A company meeting was called to allow managers to express their concerns and present a wish list to top management. Subsequently having every concern ignored or devalued because it would cost money, this was clearly communicated. One exception, more rigorous cleaning of the bird droppings on the front lawn--truly motivating. It signalled a new beginning of employee empowerment.


Sounds like both sides are saying much the same thing. Employees will be engaged if they have good management.

Stephanie Halliday Kelly

When will we learn? The pithy soundbyte is fine for a start, but too often it dilutes meaning. Why don't we want to empower our employes anymore? Because "empowering employees" ceased to mean driving responsibility to point of impact and came to mean abandoning performance standards so as to make employees feel safe in taking risks. Employee engagement is heading toward a similar and sad death.

No, this is not the time to invest in "let's be happy" programs, but is there ever such a time? An engaged employee is one who understands what the business is trying to achieve, who the customer is, and how he/she can/should/does affect the result. Yes, leadership matters. Yes, it helps if your manager knows your name-but not just to say "hello" as you pass in the hall. The path to employee engagement is not paved with "morale boosters" nor does it require a massive spend.

Do your employees understand your business? Do they know who your customer is and what that customer needs? Do they know how their work contributes to the success or decline of business results? If they do, then you can be pretty sure they are engaged, delivering that well documented (see the CLC's research on this) return and,in all likelihood, are empowered as well.

George Guajardo

This is an interesting debate, one I hope gathers plenty of attention. I find that I simultaneously agree and disagree with Paul.

The source of my agreement lies with the idea that poor management is a very large contributor to our current economic situation. Fixing that goes a long way toward getting us out of it.

My disagreement stems from the idea that management-focused interventions are also engagement-focused interventions. Employee satisfaction with their managers repeatedly shows up as a major driver (predictor) of employee engagement.

Employee engagement is not a "let's be happy" type of concept, though it draws considerably from employee affective reactions to their supervision, their organization and its leadership. Engagement also draws from employee cognitions to predict exemplary levels of performance. If we can accept that in every sample of employees some will consistently outperform others, then we can accept the idea of engagement.

Is promoting engagement more important than staying solvent? No. Can you stay solvent without engaged employees? Only if none of your competitors have engaged employees.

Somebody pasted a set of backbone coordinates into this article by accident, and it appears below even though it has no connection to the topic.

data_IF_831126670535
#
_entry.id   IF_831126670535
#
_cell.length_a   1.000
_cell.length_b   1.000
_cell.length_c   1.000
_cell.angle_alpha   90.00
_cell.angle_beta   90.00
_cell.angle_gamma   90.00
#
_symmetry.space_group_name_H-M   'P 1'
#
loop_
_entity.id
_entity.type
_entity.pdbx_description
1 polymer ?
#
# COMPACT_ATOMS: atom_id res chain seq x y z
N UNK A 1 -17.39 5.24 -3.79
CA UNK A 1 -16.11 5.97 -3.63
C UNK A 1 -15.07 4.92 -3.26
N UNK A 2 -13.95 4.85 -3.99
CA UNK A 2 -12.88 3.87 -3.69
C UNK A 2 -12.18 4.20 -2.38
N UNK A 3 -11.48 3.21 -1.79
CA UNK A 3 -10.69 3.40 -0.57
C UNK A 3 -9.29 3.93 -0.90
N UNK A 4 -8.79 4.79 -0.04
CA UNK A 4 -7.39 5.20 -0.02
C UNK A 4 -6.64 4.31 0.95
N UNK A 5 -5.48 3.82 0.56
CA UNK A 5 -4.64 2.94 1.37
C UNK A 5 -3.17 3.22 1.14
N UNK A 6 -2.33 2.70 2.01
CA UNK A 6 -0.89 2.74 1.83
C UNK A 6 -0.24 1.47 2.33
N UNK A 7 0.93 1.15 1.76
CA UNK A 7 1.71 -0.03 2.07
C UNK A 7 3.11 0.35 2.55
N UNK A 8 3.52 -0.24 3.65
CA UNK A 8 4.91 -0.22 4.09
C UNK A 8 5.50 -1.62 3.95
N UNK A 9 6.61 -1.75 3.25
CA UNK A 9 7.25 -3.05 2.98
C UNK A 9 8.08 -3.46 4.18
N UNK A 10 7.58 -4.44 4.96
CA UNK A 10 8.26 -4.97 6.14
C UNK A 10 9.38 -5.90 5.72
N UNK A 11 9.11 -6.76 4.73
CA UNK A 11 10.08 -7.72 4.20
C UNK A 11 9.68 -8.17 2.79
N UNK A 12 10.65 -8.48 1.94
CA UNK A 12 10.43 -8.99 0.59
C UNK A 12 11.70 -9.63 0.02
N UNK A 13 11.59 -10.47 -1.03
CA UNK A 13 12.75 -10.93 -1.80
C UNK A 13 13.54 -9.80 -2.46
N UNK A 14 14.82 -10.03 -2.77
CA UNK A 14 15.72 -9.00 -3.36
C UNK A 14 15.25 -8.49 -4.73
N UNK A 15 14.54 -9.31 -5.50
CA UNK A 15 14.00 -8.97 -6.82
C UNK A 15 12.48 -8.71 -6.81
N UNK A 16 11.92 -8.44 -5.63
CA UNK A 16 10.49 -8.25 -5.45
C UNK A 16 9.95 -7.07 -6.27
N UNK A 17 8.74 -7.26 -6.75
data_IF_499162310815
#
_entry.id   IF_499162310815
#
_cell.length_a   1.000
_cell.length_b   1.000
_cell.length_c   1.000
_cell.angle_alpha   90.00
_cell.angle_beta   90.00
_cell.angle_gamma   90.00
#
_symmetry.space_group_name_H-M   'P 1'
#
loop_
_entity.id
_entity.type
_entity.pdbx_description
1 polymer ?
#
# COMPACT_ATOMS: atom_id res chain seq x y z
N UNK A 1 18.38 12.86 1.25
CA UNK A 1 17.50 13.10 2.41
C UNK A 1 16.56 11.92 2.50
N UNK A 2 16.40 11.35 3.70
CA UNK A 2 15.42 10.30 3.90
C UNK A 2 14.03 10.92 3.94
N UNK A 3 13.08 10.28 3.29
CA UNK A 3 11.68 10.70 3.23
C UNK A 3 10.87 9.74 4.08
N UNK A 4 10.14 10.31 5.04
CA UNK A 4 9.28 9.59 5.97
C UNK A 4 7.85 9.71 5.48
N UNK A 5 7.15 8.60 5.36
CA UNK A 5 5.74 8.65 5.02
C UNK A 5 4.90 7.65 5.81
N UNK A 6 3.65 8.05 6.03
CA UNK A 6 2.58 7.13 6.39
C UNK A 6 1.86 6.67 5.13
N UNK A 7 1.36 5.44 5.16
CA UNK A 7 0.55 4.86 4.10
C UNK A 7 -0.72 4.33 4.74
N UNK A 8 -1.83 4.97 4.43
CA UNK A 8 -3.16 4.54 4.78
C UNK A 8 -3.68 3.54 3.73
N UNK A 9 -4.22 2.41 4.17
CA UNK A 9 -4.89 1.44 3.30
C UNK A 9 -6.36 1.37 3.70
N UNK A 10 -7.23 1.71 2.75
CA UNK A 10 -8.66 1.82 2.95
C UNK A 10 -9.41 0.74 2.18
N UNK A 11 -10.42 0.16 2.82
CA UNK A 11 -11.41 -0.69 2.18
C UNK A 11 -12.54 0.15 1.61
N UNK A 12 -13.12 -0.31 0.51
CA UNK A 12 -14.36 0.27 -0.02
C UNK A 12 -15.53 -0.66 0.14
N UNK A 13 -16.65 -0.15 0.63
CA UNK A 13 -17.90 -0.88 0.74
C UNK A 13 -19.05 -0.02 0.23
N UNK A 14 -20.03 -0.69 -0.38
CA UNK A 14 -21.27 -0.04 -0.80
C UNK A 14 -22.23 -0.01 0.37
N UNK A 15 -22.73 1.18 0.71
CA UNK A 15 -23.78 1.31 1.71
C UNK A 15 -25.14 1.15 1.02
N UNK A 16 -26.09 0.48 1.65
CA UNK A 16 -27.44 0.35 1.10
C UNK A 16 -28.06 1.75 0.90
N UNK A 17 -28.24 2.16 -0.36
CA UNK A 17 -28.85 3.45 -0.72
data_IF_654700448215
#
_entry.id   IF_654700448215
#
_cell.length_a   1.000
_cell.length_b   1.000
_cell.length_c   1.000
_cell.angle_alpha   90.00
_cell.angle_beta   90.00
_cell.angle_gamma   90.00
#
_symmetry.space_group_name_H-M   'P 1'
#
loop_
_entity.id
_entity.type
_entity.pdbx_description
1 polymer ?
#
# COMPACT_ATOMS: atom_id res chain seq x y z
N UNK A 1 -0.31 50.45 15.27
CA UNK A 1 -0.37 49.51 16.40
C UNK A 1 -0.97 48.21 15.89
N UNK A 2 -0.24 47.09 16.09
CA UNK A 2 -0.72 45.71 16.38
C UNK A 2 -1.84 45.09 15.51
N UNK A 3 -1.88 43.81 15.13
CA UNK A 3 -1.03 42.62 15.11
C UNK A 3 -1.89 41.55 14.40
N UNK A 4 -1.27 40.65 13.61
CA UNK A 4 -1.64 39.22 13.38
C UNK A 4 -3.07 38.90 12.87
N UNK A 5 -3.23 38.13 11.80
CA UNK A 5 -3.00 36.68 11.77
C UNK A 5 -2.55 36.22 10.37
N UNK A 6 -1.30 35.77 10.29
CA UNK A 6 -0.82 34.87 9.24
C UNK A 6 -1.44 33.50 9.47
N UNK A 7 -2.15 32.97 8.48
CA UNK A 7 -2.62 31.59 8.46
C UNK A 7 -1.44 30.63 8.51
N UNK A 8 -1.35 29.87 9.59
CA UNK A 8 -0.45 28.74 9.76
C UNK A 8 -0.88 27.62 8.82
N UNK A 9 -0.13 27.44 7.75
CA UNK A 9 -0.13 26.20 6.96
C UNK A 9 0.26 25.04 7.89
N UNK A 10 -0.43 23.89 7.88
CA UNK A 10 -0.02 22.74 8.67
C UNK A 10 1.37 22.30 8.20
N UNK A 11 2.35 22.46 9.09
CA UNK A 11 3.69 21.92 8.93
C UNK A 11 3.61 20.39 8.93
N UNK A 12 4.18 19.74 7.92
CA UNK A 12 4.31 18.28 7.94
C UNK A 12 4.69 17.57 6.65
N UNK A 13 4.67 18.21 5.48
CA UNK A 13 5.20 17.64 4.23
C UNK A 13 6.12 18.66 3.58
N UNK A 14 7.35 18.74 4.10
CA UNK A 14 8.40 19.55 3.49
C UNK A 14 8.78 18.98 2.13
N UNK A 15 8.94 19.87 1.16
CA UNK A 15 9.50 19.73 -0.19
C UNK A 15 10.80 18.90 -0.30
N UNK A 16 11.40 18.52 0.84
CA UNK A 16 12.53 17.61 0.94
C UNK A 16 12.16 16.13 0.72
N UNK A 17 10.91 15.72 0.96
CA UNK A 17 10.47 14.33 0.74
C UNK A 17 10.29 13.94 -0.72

Derek Irvine, Globoforce

The debaters essentially agree with each other, and I agree with the overarching theme--good managers drive good employee engagement. Just as the old maxim "employees don't leave companies, they leave managers" is true, so is the fact that employees are loyal to and work hard for managers--for people--not monolithic organizations. If you (company exec) want to increase employee engagement, then train your managers to recognize and appreciate their employees for all they do, every day, that helps your company meet its strategic objectives.

David Zinger

Am I missing something here? I thought a manager was an employee. An employee with different roles and functions than other employees but an employee nonetheless. Employee engagement is about managers too.

Rob Fox

Businesses now in a fix need to change. Yet loads of research shows that businesses' change efforts fail; and a key reason they fail is because change is imposed versus implemented--the difference being the level of engagement of people in change.

So, if business wishes to flourish in the future and needs to do this via change, then they also need to work to inspire the engagement of their people as engagement is a critical success factor for more rapid and enduring change

Thank you.


Rob Fox

Businesses now is in a fix need to change. Yet loads of research shows that businesses' change efforts fail, and a key reason they fail is that change is imposed versus implemented--the difference being the level of engagement of people in change.

So, if businesses wish to flourish in the future and need to do this via change, then they also need to work to inspire the engagement of their people as engagement is a critical success factor for more rapid and enduring change

Thank you.


Karen Schmidt

The employees are the business. Without them you would have nothing but very expensive plants and equipment sitting idle.

If the bean counters spent less time trying to find a financial justification for their decisions and more time treating human beings with respect, then the problem would be fixed.

I myself